Local farmers eligible for loans

Most of Colorado declared primary natural disaster area

Sam Green/Cortez Journal file photo
Extreme drought conditions across the state, which has exacerbated wildfires such as the Weber Fire near Mancos, has led the U.S. Department of Agriculture to declare most of the state a primary natural disaster area. Enlarge photo

Sam Green/Cortez Journal file photo Extreme drought conditions across the state, which has exacerbated wildfires such as the Weber Fire near Mancos, has led the U.S. Department of Agriculture to declare most of the state a primary natural disaster area.

The U.S. Department of Agriculture has designated all Colorado counties, except for San Juan and Delta, as primary natural disaster areas because of losses caused by the drought currently afflicting the state.

The designation gives all qualifying farms access to low-interest emergency loans from the USDA’s Farm Service Agency.

Delta and San Juan counties were designated contiguous disaster areas and farmers in those areas can also apply for the loans.

Colorado’s U.S. Sens. Michael Bennet and Mark Udall wrote a letter to Agriculture Secretary Tom Vilsack in June asking for federal assistance for Colorado farmers and ranchers.

“As producers continue to operate under what the U.S Drought Monitor has found to be extreme drought conditions in much of the state, it is critical that we deploy the resources necessary that might minimize the damages from this looming threat,” the letter said.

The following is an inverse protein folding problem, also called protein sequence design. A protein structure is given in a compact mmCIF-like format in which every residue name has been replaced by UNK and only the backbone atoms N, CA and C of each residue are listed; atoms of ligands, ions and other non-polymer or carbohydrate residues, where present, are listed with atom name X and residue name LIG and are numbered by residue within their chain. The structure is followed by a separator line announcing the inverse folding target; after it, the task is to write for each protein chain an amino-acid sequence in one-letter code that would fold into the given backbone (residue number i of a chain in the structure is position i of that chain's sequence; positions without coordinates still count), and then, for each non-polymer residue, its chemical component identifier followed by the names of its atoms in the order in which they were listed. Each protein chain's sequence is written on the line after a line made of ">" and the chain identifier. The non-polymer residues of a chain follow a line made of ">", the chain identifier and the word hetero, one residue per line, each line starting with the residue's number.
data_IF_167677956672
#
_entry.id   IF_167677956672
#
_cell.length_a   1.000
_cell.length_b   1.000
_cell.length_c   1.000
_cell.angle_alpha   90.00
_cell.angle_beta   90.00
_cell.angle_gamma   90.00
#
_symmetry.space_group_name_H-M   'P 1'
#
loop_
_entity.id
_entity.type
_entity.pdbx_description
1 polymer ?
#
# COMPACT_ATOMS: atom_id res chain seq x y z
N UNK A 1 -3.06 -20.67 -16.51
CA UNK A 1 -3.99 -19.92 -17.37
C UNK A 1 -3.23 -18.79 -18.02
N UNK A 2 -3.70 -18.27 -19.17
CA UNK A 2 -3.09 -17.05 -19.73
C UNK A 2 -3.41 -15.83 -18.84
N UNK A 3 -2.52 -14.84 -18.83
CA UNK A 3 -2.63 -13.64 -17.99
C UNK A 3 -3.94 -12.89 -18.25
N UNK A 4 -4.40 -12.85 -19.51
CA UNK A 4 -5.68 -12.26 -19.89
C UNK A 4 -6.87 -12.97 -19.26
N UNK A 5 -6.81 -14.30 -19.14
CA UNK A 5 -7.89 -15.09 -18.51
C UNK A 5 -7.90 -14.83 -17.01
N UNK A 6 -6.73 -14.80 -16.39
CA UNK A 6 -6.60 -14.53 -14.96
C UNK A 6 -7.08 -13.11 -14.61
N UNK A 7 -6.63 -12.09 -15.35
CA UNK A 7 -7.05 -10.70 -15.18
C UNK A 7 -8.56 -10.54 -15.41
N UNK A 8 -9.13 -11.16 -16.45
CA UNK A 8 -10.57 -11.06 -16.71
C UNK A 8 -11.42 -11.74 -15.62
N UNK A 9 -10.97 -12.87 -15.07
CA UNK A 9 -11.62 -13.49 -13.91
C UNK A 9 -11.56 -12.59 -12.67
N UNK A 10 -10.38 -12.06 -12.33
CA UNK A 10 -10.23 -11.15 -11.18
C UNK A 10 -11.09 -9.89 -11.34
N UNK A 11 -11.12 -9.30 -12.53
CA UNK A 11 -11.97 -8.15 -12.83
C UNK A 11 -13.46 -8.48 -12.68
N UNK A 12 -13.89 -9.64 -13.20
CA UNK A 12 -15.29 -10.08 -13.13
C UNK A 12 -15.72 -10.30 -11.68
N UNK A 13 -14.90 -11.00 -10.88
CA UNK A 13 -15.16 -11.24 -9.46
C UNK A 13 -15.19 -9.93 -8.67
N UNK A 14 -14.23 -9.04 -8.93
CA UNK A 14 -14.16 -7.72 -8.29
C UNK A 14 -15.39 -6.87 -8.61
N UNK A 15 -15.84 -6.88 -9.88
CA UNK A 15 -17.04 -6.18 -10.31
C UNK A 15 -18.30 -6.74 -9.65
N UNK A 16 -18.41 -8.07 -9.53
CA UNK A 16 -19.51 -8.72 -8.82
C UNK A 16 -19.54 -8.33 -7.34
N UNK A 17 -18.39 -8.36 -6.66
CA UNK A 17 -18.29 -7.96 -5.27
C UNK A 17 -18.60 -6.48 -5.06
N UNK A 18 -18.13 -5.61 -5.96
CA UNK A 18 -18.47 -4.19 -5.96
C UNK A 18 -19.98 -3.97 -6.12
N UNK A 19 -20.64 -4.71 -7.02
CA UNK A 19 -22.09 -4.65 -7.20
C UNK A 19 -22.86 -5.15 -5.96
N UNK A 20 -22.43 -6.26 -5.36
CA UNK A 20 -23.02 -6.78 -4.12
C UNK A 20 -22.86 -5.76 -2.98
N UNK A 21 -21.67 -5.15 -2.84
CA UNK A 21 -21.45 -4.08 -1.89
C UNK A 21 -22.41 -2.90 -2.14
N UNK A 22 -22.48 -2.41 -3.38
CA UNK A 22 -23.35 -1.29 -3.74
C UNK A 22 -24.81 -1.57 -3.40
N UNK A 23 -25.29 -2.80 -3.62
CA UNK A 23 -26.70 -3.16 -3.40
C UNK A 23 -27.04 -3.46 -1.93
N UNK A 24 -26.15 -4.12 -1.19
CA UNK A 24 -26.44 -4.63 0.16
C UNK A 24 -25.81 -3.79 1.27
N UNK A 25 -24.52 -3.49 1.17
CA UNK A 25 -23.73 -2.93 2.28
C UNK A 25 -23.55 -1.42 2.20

Farmers have to show a 30 percent loss to qualify for the 3.75-percent interest loans, said Scott Miller, farm-loan specialist with the Farm Service Agency.

Farmers have eight months from the date of declaration to apply for the loans.

Local farmer Philip Craig said he will probably apply for the loans after he sees how much his second batch of hay produces.

Craig owns a ranch on Florida Mesa and saw about a 70 percent loss in hay in his first batch. His ranch had about half the normal supply for irrigation water because of the low amounts of snowfall this year.

“The long, hot, dry spring with no moisture basically burned up everything that was trying to grow,” Craig said.

One of Craig’s customers had to go elsewhere for hay, and they are not alone.

Horse owners who can’t find hay or whose hay growers have run out have been calling the Spring Creek Horse Rescue for hay, owner Diane McCracken said.

She is encouraging horse owners to stock up on hay for the winter now because they may not be able to find any come December.

“It’s just kind of sit and wait time,” Miller said. “We hope it rains, and it gets better.”

jdahl@durangoherald.com